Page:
Senior researcher at NORCE, Rodica G. Mihai, leads the drilling automation and autonomy work package at DigiWells, and has been working on artificial intelligence (AI) in drilling for years.

  • We have shown that artificial intelligence techniques can be used to achieve higher levels of automation in drilling and consequently reduce costs and make drilling for oil and gas safer and more efficient. The AI techniques we have used in drilling automation and particularly, autonomous drilling can have big potential within other fields as well, says Mihai.

Several factors influence how relevant a field is for technology transfer from drilling automation. According to the EU classification of AI systems[1], autonomous drilling comes under high-risk AI (critical infrastructure).

  • When addressing autonomous decision making in drilling, one needs to account for the complexity and high-risk nature of the environment. The drilling process deals with uncertainties and observability challenges. It is a fragmented process where many different suppliers are involved and need to collaborate to ensure a safe drilling process. This raises several challenges when it comes to stability of such a complex distributed system, tells Mihai.

Other subsurface and drilling fields

An obvious usage of the AI techniques from autonomous drilling in oil and gas, is within other drilling operations, such as geothermal drilling, drilling for CO2 injection wells and drilling for hydrogen storage or production. Mihai particularly points to geothermal drilling.

  • Our previous research on autonomous drilling is a good basis for further research that can make Norway a winner within deep geothermal drilling. The transfer of knowledge from autonomous drilling, already demonstrated for oil and gas and currently in the industrialization phase, can lead to a substantial cut in costs and increased efficiency in geothermal drilling, particularly within deep drilling for district heating. By building on existing research on autonomous drilling with further research enhancements to include specific challenges of the geothermal case, it may be feasible to scale up the geothermal operations through boosting the number of wells that the same team can manage, explains Mihai.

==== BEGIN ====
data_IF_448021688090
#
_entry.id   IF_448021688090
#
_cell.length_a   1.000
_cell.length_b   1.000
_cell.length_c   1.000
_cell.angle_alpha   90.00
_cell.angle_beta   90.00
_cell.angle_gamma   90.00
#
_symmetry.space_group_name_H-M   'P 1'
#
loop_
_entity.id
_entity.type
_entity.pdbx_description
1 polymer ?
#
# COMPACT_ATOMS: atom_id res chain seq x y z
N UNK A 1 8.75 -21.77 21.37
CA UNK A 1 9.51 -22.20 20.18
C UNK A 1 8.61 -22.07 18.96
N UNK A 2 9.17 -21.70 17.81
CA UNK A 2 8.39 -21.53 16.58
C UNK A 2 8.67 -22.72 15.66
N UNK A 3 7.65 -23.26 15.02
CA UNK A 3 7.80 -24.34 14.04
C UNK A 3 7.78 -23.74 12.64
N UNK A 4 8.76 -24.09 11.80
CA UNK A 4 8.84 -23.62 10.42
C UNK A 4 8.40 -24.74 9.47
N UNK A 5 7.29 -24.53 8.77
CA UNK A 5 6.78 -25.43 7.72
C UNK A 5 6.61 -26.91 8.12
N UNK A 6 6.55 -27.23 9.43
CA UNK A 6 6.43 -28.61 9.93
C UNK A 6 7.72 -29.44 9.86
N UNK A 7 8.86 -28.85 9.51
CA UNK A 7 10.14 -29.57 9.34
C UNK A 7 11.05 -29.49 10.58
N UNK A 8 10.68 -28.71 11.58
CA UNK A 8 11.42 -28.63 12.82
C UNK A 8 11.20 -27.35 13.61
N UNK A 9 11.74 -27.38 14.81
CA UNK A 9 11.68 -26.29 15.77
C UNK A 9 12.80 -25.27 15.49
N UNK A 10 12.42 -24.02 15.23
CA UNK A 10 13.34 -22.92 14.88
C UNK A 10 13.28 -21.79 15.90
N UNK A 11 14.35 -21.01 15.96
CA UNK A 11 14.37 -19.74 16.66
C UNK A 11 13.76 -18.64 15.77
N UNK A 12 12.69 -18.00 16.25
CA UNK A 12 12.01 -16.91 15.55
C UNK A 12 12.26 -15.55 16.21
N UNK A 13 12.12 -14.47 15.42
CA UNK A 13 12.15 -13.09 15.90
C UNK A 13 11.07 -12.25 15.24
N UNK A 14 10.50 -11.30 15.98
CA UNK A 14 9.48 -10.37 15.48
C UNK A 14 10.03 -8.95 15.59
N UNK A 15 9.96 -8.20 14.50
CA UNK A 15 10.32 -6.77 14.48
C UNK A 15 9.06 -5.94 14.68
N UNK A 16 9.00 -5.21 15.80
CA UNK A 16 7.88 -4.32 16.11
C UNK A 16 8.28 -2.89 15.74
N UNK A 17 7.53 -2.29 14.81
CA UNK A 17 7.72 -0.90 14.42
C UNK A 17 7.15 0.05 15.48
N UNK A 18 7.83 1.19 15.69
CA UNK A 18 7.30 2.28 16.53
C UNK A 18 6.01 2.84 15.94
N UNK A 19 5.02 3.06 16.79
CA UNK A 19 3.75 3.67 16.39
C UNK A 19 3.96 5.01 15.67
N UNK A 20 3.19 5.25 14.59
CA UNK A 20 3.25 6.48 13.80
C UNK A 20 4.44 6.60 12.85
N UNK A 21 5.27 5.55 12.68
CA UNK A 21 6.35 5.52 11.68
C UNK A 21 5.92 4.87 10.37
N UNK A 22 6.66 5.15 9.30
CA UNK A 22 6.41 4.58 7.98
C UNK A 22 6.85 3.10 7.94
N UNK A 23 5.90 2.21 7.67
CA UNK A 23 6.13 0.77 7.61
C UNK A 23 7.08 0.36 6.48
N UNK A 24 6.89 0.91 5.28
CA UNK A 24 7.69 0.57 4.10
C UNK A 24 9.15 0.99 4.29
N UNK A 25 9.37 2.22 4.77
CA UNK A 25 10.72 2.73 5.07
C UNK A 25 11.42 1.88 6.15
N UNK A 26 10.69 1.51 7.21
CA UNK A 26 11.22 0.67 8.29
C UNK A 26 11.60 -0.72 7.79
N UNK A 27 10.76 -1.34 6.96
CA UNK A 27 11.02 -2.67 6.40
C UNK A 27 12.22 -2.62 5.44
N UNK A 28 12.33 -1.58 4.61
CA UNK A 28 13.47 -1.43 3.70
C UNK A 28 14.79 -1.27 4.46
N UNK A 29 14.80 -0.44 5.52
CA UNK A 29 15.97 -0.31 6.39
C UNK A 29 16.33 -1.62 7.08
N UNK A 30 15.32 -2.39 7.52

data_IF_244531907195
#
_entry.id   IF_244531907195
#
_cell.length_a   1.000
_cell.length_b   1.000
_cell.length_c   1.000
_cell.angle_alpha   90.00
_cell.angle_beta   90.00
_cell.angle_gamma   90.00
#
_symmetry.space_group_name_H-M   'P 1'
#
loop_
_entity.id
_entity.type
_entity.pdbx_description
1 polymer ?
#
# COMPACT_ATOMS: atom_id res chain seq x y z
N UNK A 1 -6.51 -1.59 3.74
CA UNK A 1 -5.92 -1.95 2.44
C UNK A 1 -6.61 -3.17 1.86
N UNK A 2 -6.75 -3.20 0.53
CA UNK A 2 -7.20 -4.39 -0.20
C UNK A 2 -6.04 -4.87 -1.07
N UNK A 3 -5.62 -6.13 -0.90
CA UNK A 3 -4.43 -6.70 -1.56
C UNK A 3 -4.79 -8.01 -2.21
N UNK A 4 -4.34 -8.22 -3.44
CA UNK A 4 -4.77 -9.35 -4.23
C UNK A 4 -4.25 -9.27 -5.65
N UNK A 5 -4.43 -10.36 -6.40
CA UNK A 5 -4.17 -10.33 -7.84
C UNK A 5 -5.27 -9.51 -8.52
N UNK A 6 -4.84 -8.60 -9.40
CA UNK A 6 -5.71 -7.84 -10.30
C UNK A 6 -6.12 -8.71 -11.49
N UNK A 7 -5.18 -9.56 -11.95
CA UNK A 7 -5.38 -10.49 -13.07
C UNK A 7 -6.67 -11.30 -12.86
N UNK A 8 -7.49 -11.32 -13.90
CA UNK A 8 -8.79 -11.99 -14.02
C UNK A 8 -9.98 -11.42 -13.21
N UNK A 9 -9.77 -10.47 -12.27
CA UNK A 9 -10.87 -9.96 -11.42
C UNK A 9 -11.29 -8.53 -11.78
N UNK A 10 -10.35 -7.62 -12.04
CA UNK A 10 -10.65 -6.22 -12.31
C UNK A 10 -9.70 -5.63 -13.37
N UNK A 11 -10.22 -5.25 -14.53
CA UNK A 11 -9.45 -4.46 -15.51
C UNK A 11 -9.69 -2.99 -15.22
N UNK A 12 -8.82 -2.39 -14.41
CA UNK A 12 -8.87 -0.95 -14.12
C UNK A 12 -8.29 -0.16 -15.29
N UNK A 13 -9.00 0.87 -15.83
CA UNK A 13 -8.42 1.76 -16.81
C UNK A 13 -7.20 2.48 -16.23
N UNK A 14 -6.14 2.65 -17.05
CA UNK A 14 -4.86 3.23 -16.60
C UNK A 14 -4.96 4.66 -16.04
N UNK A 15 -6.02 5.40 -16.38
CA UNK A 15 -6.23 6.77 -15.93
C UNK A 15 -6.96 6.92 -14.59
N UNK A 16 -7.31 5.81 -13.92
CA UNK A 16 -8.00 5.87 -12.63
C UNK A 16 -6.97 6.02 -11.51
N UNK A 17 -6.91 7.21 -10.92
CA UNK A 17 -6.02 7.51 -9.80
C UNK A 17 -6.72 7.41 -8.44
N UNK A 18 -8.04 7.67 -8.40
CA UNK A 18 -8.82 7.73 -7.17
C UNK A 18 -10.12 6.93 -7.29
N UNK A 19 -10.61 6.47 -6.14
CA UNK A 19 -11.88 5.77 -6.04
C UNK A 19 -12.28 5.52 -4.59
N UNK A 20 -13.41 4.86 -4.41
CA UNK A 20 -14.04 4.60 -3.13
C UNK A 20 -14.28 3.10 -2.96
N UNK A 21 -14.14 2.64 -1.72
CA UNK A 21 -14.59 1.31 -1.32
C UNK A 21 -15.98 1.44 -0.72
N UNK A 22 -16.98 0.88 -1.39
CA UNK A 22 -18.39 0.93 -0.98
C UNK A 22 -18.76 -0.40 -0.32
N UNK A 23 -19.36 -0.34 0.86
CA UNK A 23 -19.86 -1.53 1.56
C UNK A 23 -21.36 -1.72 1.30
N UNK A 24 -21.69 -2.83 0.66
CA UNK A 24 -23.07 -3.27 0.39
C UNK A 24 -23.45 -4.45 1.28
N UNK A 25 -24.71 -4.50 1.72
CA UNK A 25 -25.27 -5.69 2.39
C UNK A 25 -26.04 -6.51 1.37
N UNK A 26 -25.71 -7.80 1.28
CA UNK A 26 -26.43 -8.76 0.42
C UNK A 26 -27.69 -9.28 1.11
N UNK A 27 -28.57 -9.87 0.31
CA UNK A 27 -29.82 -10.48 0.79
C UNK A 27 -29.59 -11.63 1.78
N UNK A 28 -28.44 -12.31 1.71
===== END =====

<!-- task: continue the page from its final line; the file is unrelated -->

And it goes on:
Geothermal district heating is when geothermal energy is used for space and water heating, for both private households and for industry, through a distributed network.

Environmental monitoring and energy systems

Also in different sectors, there are great possibilities for the usage of the AI techniques developed in DigiWells. Two relevant examples are environmental monitoring and monitoring of energy systems. In a newly awarded EU project, currently in the GAP Phase, under HORIZON-MISS-2023-OCEAN-01-03 call, Atlantic and Arctic sea basin lighthouse.

Mihai will work together with colleagues from NORCE Environment and a large European team on addressing climate change & human threats to marine biodiversity. NORCE will contribute with methods and knowledge from drilling such as digital twin, data modeling and other AI techniques. Going forward, energy systems will be even more variable, characterized by production at different sites, at different times and involving multiple providers. Hence, managing the overall energy system will increase in complexity. The AI techniques from autonomous drilling can come to good use when monitoring and steering the energy system at large under variable and uncertain conditions, says Mihai

Subcommittee on verification and validation of DSATS

In drilling automation, several automation solutions from different providers need to seamlessly work together to ensure safe drilling operations. This raises several challenges when it comes to the stability of such a multi-agent system. SPE- Drilling Systems Automation Technical Section (DSATS) recognizes these challenges and started a subcommittee to advance collaboration on these aspects.

  • The Verification and Validation subcommittee of DSATS is focusing on how to address the verification and validation of the interplay in a multi-agent architecture of drilling automation systems, with multiple providers, says Mihai who leads the subcommittee.

Rodica spoke on the use of AI for autonomous decision making at a live SPE event this February. Almost 600 participants followed the event live to talk about AI in Drilling.